Being Different

When I was in high school, I was considered one of the odd people. You know, the kids who are generally shunned because we simply don’t fit in anywhere else.

As expected, we got together and formed our own group, hanging out before and after school. For some reason, I started thinking about them this morning.

Y’all know why I was considered weird, and you know how I turned out. I wonder what happened to the others? After I graduated, I purposefully lost touch with all of them, and I’ve never attended any reunions, though I received invites the first ten or fifteen years. After that, they lost track of me, and I let them.

There were the Asian twins, Linda and Susan. Back then, being Asian was notable, especially in a mostly white suburban school, and so they were considered odd. I had to walk several blocks to the bus stop, and as they were on the way, I often swung by and picked them up. Their mother would turn the temp in the house up to eighty degrees before taking a shower. Many a time I would walk into their house wearing full winter gear and feel like I was in a sauna, but I wouldn’t take any of it off because we were “leaving any minute.” 

I spent most early mornings with Jay P down in the theater area, backstage where it was quiet and dark and we wouldn’t be disturbed. He was large, not light of foot, and wore Coke-bottle glasses. He was also an amazing songwriter and played the guitar beautifully. He confided he thought he might be gay, and I guess I said the right things, because we remained good friends. A couple years out of high school, I heard he tried to kill himself by jumping in the river. He changed his mind and checked himself into the psych ward at the hospital. During an initial exam, it was discovered he had prostate cancer. He lived and ended up marrying Karen, another weirdo in our group. After that, I lost track of them.

There were others, too. Many others, all people who were square pegs trying to fit into round holes. One in particular stands out, though I never knew him well. I think his real name was John, but he insisted we call him Seneca, after the Roman philosopher. He was tall and thin and yes, wore glasses. I don’t remember particulars about my interaction with him, other than that we took on student council and the principal in order to change rules we thought were stupid, and Seneca was our front man because he was smart as a whip and everyone knew it.

Looking back, what gives me a warm feeling about this particular student was how readily everyone eventually accepted Seneca: his choice of name, his intelligence, his wry sense of humor. He was decidedly different, but he embraced it and found good friends who accepted him exactly as he was. Knowing how terrible high school kids can be, I’m still amazed he pulled it off. He was exactly the type of kid who would be bullied today, but he escaped it. I suspect he did so because he accepted himself first, and that eventually made everyone else do it, too.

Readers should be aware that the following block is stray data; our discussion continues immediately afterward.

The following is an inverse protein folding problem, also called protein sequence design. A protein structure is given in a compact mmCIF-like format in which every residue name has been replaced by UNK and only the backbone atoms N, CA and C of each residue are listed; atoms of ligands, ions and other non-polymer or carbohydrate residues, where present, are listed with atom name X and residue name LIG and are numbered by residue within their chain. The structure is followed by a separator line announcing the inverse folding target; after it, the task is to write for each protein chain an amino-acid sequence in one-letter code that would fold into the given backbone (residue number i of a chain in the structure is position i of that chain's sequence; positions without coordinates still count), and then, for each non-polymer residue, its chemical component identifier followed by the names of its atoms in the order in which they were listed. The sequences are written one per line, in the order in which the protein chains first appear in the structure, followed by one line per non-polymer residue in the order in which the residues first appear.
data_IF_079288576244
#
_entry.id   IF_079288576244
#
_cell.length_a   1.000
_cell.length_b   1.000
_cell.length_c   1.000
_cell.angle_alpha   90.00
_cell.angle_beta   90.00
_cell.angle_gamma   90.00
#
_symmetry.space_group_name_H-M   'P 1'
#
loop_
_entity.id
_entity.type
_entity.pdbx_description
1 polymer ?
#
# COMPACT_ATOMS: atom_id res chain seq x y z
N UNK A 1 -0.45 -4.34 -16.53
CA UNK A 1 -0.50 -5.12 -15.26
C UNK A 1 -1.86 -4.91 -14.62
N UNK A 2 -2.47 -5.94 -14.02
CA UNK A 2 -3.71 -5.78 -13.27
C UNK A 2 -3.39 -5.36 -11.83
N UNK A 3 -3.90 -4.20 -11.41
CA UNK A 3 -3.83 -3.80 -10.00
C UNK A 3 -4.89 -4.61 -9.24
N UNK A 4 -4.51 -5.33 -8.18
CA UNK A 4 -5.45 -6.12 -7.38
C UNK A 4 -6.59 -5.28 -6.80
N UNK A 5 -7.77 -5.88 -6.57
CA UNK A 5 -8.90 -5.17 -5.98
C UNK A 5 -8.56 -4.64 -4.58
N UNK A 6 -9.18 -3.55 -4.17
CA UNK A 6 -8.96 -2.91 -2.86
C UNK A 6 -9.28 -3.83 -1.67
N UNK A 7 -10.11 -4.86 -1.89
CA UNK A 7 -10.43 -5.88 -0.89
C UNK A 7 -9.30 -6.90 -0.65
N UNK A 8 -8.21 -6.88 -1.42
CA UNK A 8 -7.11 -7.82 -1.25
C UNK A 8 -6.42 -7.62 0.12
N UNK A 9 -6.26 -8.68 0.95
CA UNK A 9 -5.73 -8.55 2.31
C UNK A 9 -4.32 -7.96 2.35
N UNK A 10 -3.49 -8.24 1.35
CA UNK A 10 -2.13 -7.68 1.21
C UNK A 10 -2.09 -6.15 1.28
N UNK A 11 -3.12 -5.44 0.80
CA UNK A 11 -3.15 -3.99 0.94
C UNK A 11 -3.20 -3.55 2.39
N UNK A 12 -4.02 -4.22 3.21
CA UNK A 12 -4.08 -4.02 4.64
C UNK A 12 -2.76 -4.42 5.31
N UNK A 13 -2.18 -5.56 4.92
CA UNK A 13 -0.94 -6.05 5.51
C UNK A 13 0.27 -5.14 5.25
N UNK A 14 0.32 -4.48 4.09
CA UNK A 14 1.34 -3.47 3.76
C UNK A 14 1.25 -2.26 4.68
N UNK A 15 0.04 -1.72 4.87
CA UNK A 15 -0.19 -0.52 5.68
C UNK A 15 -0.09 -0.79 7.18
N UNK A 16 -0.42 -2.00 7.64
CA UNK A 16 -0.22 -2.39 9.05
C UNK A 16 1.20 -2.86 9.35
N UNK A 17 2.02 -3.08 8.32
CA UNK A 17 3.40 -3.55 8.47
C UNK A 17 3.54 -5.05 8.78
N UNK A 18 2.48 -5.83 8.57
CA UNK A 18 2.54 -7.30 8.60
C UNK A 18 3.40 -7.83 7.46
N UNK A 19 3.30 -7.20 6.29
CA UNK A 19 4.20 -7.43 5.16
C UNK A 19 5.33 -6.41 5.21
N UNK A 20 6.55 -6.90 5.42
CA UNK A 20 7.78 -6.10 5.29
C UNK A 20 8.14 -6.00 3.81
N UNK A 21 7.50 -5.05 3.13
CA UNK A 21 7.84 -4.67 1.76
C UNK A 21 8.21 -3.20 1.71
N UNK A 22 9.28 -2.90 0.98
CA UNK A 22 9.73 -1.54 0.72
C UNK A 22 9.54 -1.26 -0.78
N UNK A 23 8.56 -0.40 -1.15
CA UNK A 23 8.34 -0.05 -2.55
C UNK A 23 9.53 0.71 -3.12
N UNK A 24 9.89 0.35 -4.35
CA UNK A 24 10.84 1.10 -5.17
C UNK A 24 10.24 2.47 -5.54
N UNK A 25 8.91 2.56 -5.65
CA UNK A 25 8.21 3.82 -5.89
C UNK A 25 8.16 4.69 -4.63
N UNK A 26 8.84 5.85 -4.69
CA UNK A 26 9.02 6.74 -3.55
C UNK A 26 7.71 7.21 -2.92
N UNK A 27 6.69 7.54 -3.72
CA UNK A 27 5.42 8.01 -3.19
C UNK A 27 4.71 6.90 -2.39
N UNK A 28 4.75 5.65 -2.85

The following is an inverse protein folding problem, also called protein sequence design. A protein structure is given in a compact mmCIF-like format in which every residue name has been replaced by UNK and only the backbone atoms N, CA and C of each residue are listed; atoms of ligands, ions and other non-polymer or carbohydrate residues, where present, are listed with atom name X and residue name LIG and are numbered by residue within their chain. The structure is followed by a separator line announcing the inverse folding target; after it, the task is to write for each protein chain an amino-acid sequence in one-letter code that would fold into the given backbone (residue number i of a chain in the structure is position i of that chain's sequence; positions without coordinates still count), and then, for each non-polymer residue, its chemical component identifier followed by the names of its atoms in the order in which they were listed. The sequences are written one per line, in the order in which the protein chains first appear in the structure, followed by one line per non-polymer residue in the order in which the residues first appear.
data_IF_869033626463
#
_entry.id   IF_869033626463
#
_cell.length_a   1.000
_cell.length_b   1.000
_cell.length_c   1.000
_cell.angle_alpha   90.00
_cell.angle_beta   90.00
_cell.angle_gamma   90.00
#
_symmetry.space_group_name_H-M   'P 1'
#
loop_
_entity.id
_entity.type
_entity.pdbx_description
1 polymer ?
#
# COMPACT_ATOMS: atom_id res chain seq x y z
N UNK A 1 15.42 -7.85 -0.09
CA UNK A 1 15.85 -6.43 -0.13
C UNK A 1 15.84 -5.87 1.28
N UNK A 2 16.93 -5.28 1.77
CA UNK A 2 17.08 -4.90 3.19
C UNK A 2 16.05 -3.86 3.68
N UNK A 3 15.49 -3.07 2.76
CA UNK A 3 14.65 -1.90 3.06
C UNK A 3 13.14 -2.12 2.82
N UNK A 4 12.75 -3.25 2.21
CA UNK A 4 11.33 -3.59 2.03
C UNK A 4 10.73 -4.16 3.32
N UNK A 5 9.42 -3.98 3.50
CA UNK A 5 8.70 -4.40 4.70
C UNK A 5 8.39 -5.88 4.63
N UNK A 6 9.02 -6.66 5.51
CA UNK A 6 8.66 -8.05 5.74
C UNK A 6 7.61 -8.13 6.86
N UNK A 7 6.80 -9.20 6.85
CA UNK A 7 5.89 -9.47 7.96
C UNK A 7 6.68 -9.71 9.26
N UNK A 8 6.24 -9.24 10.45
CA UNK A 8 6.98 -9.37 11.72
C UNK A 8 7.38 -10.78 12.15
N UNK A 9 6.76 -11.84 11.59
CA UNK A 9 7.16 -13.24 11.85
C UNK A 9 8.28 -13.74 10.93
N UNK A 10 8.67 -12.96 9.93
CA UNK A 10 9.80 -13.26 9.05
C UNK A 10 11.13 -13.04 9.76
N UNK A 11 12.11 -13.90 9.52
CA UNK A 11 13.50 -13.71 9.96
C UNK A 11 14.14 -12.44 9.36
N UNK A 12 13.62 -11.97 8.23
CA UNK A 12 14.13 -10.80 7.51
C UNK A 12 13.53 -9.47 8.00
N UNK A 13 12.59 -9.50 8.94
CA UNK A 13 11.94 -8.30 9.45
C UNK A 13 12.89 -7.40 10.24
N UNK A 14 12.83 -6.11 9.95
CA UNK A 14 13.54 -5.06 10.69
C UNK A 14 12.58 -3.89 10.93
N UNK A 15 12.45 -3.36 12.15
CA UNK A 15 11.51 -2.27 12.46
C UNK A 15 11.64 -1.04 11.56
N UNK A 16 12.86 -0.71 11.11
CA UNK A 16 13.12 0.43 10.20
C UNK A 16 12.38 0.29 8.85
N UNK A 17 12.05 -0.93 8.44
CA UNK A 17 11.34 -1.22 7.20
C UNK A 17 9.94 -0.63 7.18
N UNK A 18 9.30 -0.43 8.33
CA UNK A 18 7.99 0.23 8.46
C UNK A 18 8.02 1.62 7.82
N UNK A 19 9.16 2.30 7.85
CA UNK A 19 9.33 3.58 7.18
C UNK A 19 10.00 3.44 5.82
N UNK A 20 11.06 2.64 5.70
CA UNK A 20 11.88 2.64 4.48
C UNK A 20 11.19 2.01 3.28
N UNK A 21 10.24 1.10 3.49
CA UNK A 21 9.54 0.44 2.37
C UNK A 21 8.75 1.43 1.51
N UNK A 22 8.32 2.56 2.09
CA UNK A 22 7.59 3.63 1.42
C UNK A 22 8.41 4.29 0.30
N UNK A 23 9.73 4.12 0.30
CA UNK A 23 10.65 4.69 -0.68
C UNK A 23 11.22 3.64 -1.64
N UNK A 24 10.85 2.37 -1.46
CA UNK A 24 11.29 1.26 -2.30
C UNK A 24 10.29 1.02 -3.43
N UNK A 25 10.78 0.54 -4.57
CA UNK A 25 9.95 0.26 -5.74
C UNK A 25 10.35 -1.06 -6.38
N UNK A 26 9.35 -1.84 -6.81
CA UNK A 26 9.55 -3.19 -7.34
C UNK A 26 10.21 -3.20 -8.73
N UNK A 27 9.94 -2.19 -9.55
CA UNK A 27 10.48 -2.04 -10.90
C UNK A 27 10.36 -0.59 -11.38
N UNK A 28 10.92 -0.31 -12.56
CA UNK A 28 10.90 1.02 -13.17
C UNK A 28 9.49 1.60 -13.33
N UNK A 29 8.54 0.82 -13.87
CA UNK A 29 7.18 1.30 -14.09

This first pic was taken late in the afternoon, and the butterfly that is normally white turned green because it was sitting under big leaves. white butterfly in plant 8.13.14 sm

And here’s another pic of the “big sky” we get here in Florida. We sure do get some gorgeous cloud formations.

Big Sky 8.13.14 sm


Have a great weekend! See you Monday.


About Fenraven

Fenraven happily lives in south Florida, where it is really hot most of the year. Find him on Twitter, Google +, and Facebook by searching on 'fenraven'.
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16 Responses to Being Different

  1. A.M.B. says:

    Beautiful words and beautiful pictures. I hope you have a great weekend too!

  2. Oh, I love the green butterfly! But that sky! Omg, gorgeous for sure!

    I had very similar experiences being an outsider in school. 7th grade was the worst, for a while I was a class pariah, you know what I mean. I was slightly chubby & had a case of acne, but my main issue was shyness. Which just gets worse once you’ve been marked out as an outcast. But luckily things got better as time went on. I had a group of friends in High School, not quite fellow outcasts but just others who were out of the mainstream. Mostly fellow nerds or just quiet. One girl was Asian, drop dead gorgeous girl, funny because her name was Linda too;) And one girl, Stephanie, was a tomboy & jock, very outgoing, super nice & so funny, just the best personality. Which, at the time I thought, wth is she doing with the rest of us? But now I wonder if she may have had gender &/or sexual orientation issues/questions. There were certain things that lean that way, looking back. And I had a kinda/sorta crush on her, which freaked me out at the time ;D

    • I had a crush on a tomboy too. Like your Stephanie, she was a jock, friendly, outgoing, and kept her dark hair cropped very short. I lost touch with her, but I wonder now what her orientation/gender was.

  3. Allison says: